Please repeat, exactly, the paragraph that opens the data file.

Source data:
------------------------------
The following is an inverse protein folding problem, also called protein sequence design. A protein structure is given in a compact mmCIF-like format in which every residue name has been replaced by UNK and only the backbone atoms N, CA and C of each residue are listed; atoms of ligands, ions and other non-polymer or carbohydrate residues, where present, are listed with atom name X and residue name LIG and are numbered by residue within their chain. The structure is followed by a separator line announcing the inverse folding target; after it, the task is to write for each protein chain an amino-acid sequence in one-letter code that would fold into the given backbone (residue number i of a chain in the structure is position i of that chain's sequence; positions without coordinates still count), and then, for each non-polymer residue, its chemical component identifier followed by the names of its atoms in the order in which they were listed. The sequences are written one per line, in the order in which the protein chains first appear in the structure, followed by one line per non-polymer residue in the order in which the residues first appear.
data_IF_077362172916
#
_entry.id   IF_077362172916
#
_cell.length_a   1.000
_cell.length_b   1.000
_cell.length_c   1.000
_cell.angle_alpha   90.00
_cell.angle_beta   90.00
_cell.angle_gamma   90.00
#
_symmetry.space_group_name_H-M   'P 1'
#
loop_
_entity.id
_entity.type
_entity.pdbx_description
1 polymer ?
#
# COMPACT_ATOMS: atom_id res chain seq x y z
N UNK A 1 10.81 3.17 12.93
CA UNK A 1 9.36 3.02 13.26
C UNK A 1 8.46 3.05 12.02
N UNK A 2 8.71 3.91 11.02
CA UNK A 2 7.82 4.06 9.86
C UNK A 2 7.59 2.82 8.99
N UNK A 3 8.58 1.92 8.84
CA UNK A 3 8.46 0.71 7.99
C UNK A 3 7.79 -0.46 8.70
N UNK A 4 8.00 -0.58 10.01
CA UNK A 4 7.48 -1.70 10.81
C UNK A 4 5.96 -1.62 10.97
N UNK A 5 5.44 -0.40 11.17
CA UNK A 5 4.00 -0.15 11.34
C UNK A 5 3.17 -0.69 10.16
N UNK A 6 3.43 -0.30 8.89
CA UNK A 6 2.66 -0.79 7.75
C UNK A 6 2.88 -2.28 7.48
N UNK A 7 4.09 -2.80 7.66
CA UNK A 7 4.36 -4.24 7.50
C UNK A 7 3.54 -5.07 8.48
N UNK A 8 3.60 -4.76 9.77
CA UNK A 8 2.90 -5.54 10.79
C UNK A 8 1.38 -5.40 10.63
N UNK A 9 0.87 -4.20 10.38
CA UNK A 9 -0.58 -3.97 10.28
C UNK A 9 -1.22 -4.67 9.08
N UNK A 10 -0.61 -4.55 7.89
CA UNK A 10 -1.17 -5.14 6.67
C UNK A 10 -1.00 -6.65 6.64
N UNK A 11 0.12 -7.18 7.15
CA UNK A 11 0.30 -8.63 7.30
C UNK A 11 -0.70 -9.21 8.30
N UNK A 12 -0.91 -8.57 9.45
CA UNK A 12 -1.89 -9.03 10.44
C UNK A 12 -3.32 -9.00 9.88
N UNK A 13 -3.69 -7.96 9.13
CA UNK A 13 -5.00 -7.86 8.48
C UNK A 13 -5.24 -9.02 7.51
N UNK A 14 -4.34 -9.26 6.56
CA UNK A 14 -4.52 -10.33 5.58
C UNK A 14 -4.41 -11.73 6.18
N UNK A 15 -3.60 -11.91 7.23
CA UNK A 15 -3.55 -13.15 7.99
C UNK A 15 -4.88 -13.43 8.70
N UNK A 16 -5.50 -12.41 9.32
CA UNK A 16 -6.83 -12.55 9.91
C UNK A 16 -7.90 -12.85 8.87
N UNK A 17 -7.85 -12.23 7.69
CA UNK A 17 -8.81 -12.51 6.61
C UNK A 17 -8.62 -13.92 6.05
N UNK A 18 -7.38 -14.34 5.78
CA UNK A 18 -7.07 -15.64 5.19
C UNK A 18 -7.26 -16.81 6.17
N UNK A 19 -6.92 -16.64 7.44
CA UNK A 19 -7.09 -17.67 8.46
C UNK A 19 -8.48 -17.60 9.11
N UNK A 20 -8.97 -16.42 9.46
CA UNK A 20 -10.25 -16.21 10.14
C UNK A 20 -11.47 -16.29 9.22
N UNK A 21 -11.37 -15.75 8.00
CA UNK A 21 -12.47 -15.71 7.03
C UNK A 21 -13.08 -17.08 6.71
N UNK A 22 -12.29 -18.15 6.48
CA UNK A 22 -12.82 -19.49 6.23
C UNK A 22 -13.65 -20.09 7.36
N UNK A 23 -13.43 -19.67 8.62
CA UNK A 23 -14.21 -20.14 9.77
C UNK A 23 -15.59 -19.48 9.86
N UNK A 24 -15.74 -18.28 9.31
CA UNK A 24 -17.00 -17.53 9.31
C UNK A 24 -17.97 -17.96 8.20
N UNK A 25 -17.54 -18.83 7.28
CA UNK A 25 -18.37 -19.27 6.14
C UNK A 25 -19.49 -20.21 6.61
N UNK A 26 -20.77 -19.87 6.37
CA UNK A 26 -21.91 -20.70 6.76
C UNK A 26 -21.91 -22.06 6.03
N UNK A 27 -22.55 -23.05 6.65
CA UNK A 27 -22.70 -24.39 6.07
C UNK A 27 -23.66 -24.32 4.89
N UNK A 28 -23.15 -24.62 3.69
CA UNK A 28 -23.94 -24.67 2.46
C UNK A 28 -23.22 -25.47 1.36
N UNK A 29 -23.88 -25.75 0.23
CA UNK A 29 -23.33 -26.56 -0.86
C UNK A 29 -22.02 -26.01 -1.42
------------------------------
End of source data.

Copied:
The following is an inverse protein folding problem, also called protein sequence design. A protein structure is given in a compact mmCIF-like format in which every residue name has been replaced by UNK and only the backbone atoms N, CA and C of each residue are listed; atoms of ligands, ions and other non-polymer or carbohydrate residues, where present, are listed with atom name X and residue name LIG and are numbered by residue within their chain. The structure is followed by a separator line announcing the inverse folding target; after it, the task is to write for each protein chain an amino-acid sequence in one-letter code that would fold into the given backbone (residue number i of a chain in the structure is position i of that chain's sequence; positions without coordinates still count), and then, for each non-polymer residue, its chemical component identifier followed by the names of its atoms in the order in which they were listed. The sequences are written one per line, in the order in which the protein chains first appear in the structure, followed by one line per non-polymer residue in the order in which the residues first appear.